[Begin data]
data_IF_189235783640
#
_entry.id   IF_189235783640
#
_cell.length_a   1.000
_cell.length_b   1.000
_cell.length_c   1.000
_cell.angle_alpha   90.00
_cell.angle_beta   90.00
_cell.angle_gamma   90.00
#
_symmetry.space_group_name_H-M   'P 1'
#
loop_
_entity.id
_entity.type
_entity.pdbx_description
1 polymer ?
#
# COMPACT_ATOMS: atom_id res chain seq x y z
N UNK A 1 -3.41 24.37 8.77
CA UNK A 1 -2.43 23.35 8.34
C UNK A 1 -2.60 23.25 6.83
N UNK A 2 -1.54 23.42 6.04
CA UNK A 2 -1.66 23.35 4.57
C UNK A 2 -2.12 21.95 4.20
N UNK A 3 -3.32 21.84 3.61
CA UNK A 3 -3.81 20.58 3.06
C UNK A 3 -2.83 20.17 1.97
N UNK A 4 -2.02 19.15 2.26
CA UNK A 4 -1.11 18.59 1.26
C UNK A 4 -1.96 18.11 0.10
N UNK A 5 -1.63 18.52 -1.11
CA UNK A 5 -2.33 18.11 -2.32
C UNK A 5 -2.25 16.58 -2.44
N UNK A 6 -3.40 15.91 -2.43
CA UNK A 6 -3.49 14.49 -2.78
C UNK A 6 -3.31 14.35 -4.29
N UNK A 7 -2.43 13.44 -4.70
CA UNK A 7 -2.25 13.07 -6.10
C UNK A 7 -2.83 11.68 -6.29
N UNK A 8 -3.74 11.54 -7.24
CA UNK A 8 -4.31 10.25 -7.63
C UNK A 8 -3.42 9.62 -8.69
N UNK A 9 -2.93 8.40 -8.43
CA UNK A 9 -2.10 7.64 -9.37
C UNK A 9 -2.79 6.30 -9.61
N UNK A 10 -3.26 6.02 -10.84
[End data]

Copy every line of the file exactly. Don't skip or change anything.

data_IF_189235783640
#
_entry.id   IF_189235783640
#
_cell.length_a   1.000
_cell.length_b   1.000
_cell.length_c   1.000
_cell.angle_alpha   90.00
_cell.angle_beta   90.00
_cell.angle_gamma   90.00
#
_symmetry.space_group_name_H-M   'P 1'
#
loop_
_entity.id
_entity.type
_entity.pdbx_description
1 polymer ?
#
# COMPACT_ATOMS: atom_id res chain seq x y z
N UNK A 1 -3.41 24.37 8.77
CA UNK A 1 -2.43 23.35 8.34
C UNK A 1 -2.60 23.25 6.83
N UNK A 2 -1.54 23.42 6.04
CA UNK A 2 -1.66 23.35 4.57
C UNK A 2 -2.12 21.95 4.20
N UNK A 3 -3.32 21.84 3.61
CA UNK A 3 -3.81 20.58 3.06
C UNK A 3 -2.83 20.17 1.97
N UNK A 4 -2.02 19.15 2.26
CA UNK A 4 -1.11 18.59 1.26
C UNK A 4 -1.96 18.11 0.10
N UNK A 5 -1.63 18.52 -1.11
CA UNK A 5 -2.33 18.11 -2.32
C UNK A 5 -2.25 16.58 -2.44
N UNK A 6 -3.40 15.91 -2.43
CA UNK A 6 -3.49 14.49 -2.78
C UNK A 6 -3.31 14.35 -4.29
N UNK A 7 -2.43 13.44 -4.70
CA UNK A 7 -2.25 13.07 -6.10
C UNK A 7 -2.83 11.68 -6.29
N UNK A 8 -3.74 11.54 -7.24
CA UNK A 8 -4.31 10.25 -7.63
C UNK A 8 -3.42 9.62 -8.69
N UNK A 9 -2.93 8.40 -8.43
CA UNK A 9 -2.10 7.64 -9.37
C UNK A 9 -2.79 6.30 -9.61
N UNK A 10 -3.26 6.02 -10.84